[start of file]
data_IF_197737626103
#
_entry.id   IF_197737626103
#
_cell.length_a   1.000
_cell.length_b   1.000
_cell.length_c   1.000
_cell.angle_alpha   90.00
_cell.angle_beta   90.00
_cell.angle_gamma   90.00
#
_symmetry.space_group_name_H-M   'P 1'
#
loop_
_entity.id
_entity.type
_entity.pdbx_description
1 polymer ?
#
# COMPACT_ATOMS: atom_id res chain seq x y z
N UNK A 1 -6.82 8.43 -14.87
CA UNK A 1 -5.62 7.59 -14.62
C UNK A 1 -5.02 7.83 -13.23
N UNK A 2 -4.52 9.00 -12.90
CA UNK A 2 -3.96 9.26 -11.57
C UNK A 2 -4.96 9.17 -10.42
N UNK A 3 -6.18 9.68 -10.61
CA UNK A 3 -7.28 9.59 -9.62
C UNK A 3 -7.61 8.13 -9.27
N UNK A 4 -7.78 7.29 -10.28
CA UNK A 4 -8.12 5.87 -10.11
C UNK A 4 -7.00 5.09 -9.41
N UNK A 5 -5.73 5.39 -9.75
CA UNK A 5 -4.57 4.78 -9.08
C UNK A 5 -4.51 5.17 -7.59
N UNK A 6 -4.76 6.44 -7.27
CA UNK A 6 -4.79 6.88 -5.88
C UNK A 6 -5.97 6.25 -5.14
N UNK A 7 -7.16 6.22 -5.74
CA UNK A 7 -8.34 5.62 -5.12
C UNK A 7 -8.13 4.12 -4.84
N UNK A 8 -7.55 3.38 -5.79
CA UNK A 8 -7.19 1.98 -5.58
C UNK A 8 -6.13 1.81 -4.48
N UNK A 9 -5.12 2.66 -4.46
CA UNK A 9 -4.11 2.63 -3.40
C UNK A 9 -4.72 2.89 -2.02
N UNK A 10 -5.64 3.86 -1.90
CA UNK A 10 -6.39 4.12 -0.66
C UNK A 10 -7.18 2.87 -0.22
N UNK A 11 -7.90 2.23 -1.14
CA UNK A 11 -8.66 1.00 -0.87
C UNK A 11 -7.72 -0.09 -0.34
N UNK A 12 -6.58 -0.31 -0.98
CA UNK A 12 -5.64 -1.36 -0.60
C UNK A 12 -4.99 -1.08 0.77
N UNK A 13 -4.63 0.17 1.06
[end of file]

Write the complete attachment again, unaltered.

data_IF_197737626103
#
_entry.id   IF_197737626103
#
_cell.length_a   1.000
_cell.length_b   1.000
_cell.length_c   1.000
_cell.angle_alpha   90.00
_cell.angle_beta   90.00
_cell.angle_gamma   90.00
#
_symmetry.space_group_name_H-M   'P 1'
#
loop_
_entity.id
_entity.type
_entity.pdbx_description
1 polymer ?
#
# COMPACT_ATOMS: atom_id res chain seq x y z
N UNK A 1 -6.82 8.43 -14.87
CA UNK A 1 -5.62 7.59 -14.62
C UNK A 1 -5.02 7.83 -13.23
N UNK A 2 -4.52 9.00 -12.90
CA UNK A 2 -3.96 9.26 -11.57
C UNK A 2 -4.96 9.17 -10.42
N UNK A 3 -6.18 9.68 -10.61
CA UNK A 3 -7.28 9.59 -9.62
C UNK A 3 -7.61 8.13 -9.27
N UNK A 4 -7.78 7.29 -10.28
CA UNK A 4 -8.12 5.87 -10.11
C UNK A 4 -7.00 5.09 -9.41
N UNK A 5 -5.73 5.39 -9.75
CA UNK A 5 -4.57 4.78 -9.08
C UNK A 5 -4.51 5.17 -7.59
N UNK A 6 -4.76 6.44 -7.27
CA UNK A 6 -4.79 6.88 -5.88
C UNK A 6 -5.97 6.25 -5.14
N UNK A 7 -7.16 6.22 -5.74
CA UNK A 7 -8.34 5.62 -5.12
C UNK A 7 -8.13 4.12 -4.84
N UNK A 8 -7.55 3.38 -5.79
CA UNK A 8 -7.19 1.98 -5.58
C UNK A 8 -6.13 1.81 -4.48
N UNK A 9 -5.12 2.66 -4.46
CA UNK A 9 -4.11 2.63 -3.40
C UNK A 9 -4.72 2.89 -2.02
N UNK A 10 -5.64 3.86 -1.90
CA UNK A 10 -6.39 4.12 -0.66
C UNK A 10 -7.18 2.87 -0.22
N UNK A 11 -7.90 2.23 -1.14
CA UNK A 11 -8.66 1.00 -0.87
C UNK A 11 -7.72 -0.09 -0.34
N UNK A 12 -6.58 -0.31 -0.98
CA UNK A 12 -5.64 -1.36 -0.60
C UNK A 12 -4.99 -1.08 0.77
N UNK A 13 -4.63 0.17 1.06